CBSE Class 8 Science Chapter 6 Revision Notes

Chapter 6: Combustion And Flame Revision Notes

  • Combustion is the process of burning a substance in the presence of oxygen (air) to produce heat and light through a chemical reaction.

  • Combustible compounds such as cooking gas, charcoal, wood, and paper burn in the presence of air.

  • Combustion needs oxygen which is found in the air around us.


  • Heat and light are produced during the combustion process.

  • The lowest temperature at which a flammable substance ignites is called the ignition temperature.


  • Depending on the fuel type, combustion varies.

  • Combustions are categorised into three groups based on their nature and severity.

  • They are as follows:

(i) Rapid combustion

(ii) Accidental combustion

(iii) Explosion


  • A zone or a burning vapour is referred to as a flame.
  • Flames are created when chemicals vaporise during combustion.
  • Kerosene oil and molten wax are two examples.
  • The ignition temperature of combustible compounds is relatively low.
  • Fire can be tamed by removing one or more conditions that cause it to burn.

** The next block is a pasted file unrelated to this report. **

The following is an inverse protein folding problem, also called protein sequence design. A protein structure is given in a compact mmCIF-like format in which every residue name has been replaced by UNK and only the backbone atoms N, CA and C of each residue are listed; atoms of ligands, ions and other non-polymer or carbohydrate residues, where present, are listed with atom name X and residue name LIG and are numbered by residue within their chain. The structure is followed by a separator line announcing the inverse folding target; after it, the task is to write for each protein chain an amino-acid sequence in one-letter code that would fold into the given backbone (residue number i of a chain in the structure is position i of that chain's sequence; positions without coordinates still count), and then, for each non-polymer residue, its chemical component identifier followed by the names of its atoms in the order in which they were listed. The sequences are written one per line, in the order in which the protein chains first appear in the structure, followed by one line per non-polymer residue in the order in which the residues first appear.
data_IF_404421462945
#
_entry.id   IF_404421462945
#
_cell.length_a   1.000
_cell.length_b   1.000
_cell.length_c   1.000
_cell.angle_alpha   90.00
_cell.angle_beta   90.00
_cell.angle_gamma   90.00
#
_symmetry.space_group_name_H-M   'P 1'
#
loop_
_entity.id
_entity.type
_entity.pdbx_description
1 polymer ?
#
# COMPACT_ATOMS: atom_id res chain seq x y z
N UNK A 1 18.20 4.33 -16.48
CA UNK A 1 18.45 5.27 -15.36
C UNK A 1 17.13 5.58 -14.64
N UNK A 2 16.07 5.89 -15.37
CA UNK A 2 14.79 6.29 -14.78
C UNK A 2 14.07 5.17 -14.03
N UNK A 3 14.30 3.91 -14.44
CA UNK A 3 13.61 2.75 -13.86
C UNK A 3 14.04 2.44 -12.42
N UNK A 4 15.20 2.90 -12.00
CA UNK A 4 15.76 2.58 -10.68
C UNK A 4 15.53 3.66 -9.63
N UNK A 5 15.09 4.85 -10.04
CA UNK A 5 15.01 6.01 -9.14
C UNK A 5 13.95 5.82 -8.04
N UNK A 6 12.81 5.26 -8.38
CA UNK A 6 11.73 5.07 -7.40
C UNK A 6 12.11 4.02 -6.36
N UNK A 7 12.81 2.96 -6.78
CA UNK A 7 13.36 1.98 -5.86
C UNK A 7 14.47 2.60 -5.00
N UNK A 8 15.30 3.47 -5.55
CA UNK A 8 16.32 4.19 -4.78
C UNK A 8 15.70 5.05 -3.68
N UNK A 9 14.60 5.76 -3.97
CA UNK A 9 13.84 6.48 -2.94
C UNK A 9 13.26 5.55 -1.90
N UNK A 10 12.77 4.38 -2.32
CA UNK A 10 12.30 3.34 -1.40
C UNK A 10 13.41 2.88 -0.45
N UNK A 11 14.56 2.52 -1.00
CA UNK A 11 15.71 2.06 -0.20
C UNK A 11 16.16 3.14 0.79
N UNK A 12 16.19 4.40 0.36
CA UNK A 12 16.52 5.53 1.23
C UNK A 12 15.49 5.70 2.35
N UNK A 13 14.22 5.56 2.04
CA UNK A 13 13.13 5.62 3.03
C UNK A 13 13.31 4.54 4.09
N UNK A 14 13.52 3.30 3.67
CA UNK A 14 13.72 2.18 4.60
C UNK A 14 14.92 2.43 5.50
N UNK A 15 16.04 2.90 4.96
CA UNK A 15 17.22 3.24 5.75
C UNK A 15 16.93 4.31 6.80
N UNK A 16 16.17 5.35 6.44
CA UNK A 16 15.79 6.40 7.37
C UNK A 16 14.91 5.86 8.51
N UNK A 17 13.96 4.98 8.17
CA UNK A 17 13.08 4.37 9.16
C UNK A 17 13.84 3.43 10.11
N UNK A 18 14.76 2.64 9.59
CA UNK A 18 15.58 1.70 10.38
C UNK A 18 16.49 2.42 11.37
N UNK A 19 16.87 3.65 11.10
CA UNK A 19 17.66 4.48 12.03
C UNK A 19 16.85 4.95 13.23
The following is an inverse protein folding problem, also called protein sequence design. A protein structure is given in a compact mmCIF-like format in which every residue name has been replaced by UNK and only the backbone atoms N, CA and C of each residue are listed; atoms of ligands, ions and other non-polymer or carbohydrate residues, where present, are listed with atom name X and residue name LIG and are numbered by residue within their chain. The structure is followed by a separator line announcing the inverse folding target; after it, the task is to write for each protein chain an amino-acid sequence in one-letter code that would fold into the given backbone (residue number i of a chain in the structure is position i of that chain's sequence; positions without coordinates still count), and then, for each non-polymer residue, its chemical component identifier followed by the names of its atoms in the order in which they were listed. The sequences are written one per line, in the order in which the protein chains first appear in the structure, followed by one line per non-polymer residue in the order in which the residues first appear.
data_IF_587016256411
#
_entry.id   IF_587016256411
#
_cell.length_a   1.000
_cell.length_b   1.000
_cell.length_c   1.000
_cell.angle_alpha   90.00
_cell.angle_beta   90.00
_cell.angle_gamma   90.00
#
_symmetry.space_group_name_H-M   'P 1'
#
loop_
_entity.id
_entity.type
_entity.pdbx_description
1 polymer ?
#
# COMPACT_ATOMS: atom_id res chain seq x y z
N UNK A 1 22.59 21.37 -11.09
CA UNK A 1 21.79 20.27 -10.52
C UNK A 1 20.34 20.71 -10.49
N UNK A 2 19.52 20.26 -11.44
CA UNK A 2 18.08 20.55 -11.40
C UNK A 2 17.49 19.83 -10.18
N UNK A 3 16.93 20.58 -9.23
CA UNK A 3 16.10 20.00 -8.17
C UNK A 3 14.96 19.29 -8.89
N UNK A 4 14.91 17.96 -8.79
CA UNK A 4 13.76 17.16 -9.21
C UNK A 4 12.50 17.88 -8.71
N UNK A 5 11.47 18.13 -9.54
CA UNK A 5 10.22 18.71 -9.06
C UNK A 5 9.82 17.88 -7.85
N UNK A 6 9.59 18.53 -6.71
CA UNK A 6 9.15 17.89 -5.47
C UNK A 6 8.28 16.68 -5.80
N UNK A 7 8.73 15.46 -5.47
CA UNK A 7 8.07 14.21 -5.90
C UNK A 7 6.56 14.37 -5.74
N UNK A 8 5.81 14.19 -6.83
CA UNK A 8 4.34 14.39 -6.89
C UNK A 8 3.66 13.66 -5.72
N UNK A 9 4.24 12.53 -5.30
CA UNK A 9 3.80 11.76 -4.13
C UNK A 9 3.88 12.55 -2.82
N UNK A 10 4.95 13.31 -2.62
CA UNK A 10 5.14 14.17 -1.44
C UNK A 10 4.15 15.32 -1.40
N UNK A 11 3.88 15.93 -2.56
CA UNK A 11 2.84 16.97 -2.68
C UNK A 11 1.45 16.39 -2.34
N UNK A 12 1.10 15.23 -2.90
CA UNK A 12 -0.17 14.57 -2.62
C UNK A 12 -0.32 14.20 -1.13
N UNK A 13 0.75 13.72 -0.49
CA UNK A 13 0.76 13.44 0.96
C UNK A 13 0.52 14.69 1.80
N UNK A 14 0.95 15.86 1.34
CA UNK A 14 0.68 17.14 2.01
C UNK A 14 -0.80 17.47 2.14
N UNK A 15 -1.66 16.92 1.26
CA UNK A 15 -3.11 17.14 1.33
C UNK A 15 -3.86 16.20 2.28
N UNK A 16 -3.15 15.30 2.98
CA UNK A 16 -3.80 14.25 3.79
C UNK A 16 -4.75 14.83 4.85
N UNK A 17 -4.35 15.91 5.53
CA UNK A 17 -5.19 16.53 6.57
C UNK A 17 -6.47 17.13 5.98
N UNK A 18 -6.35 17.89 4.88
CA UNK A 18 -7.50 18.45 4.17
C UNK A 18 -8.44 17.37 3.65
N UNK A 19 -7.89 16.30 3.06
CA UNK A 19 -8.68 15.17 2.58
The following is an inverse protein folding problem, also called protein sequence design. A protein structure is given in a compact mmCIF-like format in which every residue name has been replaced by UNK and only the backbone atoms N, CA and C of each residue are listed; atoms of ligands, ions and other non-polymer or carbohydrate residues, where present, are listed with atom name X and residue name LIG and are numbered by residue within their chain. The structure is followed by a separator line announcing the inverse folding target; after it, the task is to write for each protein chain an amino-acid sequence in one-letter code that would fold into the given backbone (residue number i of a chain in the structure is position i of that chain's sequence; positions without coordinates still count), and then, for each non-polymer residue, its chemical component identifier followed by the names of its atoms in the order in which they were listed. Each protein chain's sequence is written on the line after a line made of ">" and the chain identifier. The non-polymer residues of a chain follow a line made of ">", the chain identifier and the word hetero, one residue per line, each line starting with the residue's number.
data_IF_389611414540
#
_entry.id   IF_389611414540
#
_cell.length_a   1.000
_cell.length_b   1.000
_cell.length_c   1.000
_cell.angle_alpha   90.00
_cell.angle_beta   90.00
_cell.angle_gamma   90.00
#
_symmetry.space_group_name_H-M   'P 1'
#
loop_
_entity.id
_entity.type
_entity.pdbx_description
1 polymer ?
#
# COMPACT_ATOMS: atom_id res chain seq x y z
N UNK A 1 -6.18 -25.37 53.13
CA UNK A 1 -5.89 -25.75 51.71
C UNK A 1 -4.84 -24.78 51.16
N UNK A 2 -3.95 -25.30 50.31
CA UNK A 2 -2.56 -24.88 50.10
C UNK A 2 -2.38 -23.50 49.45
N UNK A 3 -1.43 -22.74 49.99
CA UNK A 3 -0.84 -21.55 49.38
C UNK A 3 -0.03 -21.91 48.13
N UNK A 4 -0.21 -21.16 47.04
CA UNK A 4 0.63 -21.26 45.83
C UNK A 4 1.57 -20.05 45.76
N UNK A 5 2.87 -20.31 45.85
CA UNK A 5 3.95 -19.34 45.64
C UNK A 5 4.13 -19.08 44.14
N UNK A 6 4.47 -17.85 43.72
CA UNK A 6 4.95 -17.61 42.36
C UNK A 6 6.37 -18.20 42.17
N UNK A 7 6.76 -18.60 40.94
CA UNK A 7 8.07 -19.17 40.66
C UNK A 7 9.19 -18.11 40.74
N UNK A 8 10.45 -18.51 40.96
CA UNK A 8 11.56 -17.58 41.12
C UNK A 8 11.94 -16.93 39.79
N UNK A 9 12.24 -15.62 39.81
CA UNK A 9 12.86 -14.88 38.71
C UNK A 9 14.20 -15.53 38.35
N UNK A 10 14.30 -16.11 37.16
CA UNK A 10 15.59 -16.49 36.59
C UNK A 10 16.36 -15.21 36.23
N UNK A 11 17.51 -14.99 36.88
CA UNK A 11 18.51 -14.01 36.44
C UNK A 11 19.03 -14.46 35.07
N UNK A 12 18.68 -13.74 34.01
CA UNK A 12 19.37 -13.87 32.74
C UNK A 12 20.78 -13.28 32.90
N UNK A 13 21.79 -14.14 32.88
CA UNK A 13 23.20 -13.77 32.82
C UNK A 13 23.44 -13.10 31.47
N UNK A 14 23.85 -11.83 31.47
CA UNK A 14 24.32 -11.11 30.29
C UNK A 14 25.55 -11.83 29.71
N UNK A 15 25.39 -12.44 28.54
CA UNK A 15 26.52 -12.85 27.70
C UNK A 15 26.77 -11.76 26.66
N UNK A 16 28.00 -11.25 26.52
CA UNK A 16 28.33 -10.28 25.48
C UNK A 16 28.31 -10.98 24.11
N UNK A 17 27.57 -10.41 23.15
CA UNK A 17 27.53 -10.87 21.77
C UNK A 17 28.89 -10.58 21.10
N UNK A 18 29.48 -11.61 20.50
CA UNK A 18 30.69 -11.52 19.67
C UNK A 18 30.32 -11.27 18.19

• Water is typically used to put out flames.
  • Water should not be employed to put out flames caused by electrical appliances or lubricants.

A flame can be divided into three distinct zones: black, bright, and non-luminous.


Any material burned to provide energy that may be utilised to heat or move another thing is referred to as fuel.

A good fuel must meet the following criteria:

• It must be readily available.

• Be low-cost.

• Burns quickly and easily at a moderate rate.

• Be able to generate a lot of heat.

• No unwelcome substances should be left behind.


  • Fuels come in a variety of forms.
  • Fuel efficiency is measured in terms of calorific value, measured in kilojoules per kilogramme.
  • Solid fuels are combustible materials that are solid at normal temperatures. Coal, coke, wood, charcoal, and similar materials are examples.
  • Liquid fuels are volatile liquids that emit flammable vapour. Petrol, kerosene, alcohol, diesel, and other fuels are examples.
  • Combustible gases or mixtures of combustible gases are used as gaseous fuels. Natural gas, LPG, biogas, coal gas, and so on are examples.
  • The effectiveness and cost of various fuels vary.

Effects of Fuel Burning:

(i) Carbon fuels such as wood, coal, and petroleum emit unburned carbon particles. These are harmful chemicals that cause respiratory illnesses like asthma.

(ii) Carbon monoxide is a toxic gas produced by incomplete combustion of carbon fuels.

(iii) Global warming is thought to be caused by increased carbon dioxide levels in the atmosphere.

(iv) Sulphur and nitrogen oxides dissolve in rainwater, forming acids. Acid rain is the name for this type of rain. It is incredibly destructive to crops, structures, and soil.

Source:Chapter-6.pmd (


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